South Sudan flag image courtesy of Nicholas Raymond via Flickr.

Quick Guide To Understanding The Conflict In South Sudan

With over 50,000 fatalities, another 1 million displaced since 2013, the South Sudanese civil war continues to be one of the bloodiest conflicts in the world.

Update 2/21/2014: Renewed fighting

Despite the ceasefire that went into effect Jan. 24, 2014, fighting between the government and the rebels has been renewed as the two sides clash over Malakal, the capital of the oil-rich Upper Nile region, according to Reuters.

South Sudan depends on oil for 99% of its revenue. More than 80% of that trade goes through China, which has considered pulling its investments in country if fighting doesn’t end, the LA Times reports.

Meanwhile, UN staff and more than 20,000 refugess have been trapped inside a Malakal compound because of the fighting, and evidence have surfaced that cluster bombs have been used in the conflict, either by the government or by intervening Ugandan forces.

Update 1/24/2014: Ceasefire?

The South Sudanese government has signed a ceasefire with the rebels that due to come into effect today, the BBC reports.

More than 250,000 are now internally displaced because of ethnic violence in the country, according to the latest number from the UN’s refugee agency UNHCR (the BBC reports 500,000, which UNHCR lists as the total amount of refugees including many from outside the country).

The opposition has already claimed that army troops have attacked rebel positions hours before the ceasefire went into effect, and the UN reported that more than 3,700 tons of food was stolen, according to Reuters. At the same time, many fear that even in the event of peace, opposition leaders will not be able to control militias such as the Nuer White Army.

So even as negotiations between the government and rebels continue, tensions remain high in South Sudan.

Who’s involved?

Fighting started in the capital city Juba on Dec. 15, 2013, after President Salva Kiir accused his former vice president Riek Machar of staging a coup. Machar denies that claim.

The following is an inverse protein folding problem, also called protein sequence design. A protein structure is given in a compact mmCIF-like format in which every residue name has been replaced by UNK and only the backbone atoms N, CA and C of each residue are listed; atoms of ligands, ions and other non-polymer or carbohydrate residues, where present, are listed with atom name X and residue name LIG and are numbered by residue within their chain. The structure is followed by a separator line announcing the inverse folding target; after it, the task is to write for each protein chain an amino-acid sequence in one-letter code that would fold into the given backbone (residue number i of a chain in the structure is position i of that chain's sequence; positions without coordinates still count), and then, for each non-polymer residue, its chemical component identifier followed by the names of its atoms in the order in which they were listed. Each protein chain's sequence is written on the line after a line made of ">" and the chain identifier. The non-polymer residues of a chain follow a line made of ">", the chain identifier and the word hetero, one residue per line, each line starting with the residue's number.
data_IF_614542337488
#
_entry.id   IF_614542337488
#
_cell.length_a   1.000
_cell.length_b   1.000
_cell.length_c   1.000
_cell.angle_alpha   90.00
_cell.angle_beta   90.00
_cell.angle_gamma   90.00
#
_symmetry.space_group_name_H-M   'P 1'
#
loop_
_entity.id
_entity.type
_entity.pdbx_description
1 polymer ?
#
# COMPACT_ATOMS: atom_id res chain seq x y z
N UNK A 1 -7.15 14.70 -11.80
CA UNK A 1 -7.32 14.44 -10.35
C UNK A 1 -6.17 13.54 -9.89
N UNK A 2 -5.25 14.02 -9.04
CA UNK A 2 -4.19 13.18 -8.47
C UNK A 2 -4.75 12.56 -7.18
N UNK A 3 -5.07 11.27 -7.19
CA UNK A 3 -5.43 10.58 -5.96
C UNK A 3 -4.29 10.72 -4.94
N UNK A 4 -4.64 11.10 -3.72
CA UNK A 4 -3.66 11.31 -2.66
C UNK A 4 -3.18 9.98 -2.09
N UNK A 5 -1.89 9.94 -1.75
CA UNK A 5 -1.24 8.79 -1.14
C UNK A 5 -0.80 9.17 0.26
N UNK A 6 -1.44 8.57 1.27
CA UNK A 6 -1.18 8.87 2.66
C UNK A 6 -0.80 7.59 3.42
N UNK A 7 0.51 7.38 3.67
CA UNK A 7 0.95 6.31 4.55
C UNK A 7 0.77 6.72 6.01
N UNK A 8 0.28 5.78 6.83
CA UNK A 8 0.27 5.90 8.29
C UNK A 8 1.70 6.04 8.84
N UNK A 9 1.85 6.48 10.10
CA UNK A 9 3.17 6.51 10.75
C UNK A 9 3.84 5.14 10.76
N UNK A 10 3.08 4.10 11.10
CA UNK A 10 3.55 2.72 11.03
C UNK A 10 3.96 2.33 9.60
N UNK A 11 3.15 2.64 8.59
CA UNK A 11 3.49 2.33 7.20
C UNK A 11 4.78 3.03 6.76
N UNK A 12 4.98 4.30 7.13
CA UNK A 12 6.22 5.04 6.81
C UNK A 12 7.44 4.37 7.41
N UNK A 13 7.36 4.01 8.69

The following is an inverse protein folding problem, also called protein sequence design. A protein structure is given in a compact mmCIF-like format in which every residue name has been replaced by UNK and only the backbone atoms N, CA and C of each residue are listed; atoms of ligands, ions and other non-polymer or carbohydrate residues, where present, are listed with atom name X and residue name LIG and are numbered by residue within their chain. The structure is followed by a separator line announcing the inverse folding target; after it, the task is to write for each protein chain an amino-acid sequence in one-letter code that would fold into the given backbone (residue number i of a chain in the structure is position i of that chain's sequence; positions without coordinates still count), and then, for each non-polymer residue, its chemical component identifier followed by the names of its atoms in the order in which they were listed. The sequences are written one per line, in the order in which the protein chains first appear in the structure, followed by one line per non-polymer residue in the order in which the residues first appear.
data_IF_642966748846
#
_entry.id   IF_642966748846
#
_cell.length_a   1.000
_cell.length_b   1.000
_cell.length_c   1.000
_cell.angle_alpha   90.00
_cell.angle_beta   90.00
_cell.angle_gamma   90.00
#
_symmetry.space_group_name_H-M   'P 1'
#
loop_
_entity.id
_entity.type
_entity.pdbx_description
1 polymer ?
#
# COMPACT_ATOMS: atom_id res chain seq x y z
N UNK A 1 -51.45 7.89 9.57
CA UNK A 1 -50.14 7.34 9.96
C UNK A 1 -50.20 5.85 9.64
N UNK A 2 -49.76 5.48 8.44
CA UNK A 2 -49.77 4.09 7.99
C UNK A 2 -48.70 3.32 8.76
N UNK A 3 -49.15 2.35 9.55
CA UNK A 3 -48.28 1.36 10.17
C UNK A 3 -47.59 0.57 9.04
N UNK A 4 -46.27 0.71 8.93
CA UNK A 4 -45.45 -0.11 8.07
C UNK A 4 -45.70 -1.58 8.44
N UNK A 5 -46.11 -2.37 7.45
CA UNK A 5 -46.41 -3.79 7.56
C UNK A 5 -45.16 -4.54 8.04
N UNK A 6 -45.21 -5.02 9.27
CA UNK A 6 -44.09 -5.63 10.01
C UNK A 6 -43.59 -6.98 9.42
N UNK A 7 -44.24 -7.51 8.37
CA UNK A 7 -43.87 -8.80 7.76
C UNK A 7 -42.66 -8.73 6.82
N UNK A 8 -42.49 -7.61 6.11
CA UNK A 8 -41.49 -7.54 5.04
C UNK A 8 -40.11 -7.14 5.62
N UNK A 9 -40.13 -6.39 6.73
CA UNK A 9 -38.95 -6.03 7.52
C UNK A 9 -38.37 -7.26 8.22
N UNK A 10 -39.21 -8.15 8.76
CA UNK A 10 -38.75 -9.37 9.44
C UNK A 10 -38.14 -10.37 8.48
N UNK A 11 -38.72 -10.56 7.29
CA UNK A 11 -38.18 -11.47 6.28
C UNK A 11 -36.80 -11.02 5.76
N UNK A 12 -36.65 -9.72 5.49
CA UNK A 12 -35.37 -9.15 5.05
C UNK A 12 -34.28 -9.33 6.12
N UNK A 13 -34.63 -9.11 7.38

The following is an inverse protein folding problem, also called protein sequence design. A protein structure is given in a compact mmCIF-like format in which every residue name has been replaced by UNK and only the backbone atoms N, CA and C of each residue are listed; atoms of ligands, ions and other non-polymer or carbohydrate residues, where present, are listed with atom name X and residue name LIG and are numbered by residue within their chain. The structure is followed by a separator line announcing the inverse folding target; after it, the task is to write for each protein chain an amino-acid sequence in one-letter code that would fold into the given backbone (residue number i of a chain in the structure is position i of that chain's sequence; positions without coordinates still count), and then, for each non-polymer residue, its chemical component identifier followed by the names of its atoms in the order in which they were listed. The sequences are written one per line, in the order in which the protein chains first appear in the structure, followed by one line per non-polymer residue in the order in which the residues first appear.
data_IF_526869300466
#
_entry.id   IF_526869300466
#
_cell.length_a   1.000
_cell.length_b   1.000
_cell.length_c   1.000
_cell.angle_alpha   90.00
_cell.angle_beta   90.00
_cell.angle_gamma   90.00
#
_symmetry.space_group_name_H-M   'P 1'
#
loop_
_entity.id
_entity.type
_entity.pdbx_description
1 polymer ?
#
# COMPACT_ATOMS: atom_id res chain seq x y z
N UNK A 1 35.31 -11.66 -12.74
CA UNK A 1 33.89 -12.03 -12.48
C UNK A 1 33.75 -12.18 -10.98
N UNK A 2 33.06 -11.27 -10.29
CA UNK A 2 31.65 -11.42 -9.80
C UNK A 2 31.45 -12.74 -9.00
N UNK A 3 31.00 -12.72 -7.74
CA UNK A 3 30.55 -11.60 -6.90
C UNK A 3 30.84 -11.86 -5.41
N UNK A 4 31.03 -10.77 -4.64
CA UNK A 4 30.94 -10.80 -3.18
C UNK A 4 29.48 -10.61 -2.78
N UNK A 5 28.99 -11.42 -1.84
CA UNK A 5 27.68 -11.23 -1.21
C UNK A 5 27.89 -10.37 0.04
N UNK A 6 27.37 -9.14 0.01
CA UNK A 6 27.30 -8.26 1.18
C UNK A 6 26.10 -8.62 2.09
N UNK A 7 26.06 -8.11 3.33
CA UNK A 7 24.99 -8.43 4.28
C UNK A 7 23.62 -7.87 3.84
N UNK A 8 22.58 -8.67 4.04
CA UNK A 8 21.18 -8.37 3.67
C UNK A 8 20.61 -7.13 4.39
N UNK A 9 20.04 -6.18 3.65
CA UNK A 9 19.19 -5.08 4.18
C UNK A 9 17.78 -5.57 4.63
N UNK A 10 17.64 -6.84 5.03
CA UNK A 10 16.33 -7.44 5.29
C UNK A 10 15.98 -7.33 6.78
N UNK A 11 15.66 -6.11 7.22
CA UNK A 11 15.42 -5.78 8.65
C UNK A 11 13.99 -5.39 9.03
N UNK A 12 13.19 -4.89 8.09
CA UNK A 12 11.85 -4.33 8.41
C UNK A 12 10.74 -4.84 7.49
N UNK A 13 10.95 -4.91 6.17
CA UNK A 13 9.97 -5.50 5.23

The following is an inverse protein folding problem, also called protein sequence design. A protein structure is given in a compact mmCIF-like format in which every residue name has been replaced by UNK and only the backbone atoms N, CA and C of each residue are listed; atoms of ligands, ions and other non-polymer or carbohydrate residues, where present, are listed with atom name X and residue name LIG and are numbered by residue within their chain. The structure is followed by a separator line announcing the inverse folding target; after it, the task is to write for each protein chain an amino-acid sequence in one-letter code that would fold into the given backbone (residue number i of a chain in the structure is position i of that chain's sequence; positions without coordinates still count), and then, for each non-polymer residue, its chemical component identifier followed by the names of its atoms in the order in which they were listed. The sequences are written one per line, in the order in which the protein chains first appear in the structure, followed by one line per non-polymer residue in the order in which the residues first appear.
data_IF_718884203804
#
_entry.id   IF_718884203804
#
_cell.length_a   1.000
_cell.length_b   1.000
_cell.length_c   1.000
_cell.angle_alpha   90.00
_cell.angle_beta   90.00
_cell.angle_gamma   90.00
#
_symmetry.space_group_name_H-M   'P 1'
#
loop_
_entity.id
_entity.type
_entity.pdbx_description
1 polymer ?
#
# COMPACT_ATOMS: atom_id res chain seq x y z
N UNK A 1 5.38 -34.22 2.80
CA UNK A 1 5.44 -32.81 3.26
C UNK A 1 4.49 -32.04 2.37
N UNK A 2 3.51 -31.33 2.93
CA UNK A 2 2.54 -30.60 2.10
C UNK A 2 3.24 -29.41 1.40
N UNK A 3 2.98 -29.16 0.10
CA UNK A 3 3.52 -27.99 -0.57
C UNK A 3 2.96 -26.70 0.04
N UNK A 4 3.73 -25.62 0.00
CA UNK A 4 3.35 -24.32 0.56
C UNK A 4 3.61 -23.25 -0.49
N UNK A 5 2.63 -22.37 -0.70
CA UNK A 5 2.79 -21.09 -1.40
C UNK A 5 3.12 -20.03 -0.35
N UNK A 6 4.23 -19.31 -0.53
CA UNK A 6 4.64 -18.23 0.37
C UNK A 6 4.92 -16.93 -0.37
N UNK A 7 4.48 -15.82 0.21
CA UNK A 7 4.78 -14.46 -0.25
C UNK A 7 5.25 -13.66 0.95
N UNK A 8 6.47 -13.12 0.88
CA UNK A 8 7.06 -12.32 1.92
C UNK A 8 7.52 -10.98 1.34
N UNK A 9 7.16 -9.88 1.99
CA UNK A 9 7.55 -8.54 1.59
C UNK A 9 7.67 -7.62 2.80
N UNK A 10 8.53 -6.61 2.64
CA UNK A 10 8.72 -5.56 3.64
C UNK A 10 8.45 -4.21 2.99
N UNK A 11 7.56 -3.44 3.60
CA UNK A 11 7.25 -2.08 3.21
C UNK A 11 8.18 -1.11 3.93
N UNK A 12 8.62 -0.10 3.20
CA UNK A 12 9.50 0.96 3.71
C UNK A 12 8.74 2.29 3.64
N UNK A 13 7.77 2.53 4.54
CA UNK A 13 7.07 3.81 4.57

The two longtime rivals were in a loose coalition government together from July 2011 – when the nation split off from Sudan – until July 2013. At that point, Kiir sacked Machar and his cabinet following a power struggle, according to Al Jazeera.

Now, many worry that the conflict will escalate into a civil war along ethnic lines. President Kiir is from the Dinka tribe, while Machar and his supporters are from the Neur.

The following chart show the many ethnic divisions of South Sudan:


Image courtesy of Gulf2000 at Columbia University. Modified by Curiousmatic.

The country has previously seen ethnic conflict between two other tribes, where hundreds or possibly thousands of people were killed in retribution for cattle raiding.

What could happen?

After decades of civil war, South Sudan is “awash with small arms,” the BBC reports, and the rebels led by Machar are not just ragtag bands of fighters but also a whole division of the army that defected to the uprising.

This has led to intense army-versus-army battles, as well as fears that the rebels will march on Juba and overthrow the government.

Fighting has been centered in the oil-rich states of Unity and Upper Nile, according to the New York Times, disrupting oil production.

Much of the South’s oil production flows to northern Sudan, and the latter is now attempting to engage in peace talks, alongside the leaders of Kenya, Ethiopia, and Uganda.

The United States stated it supported the peace talks but is not directly involved.

Ole Skaar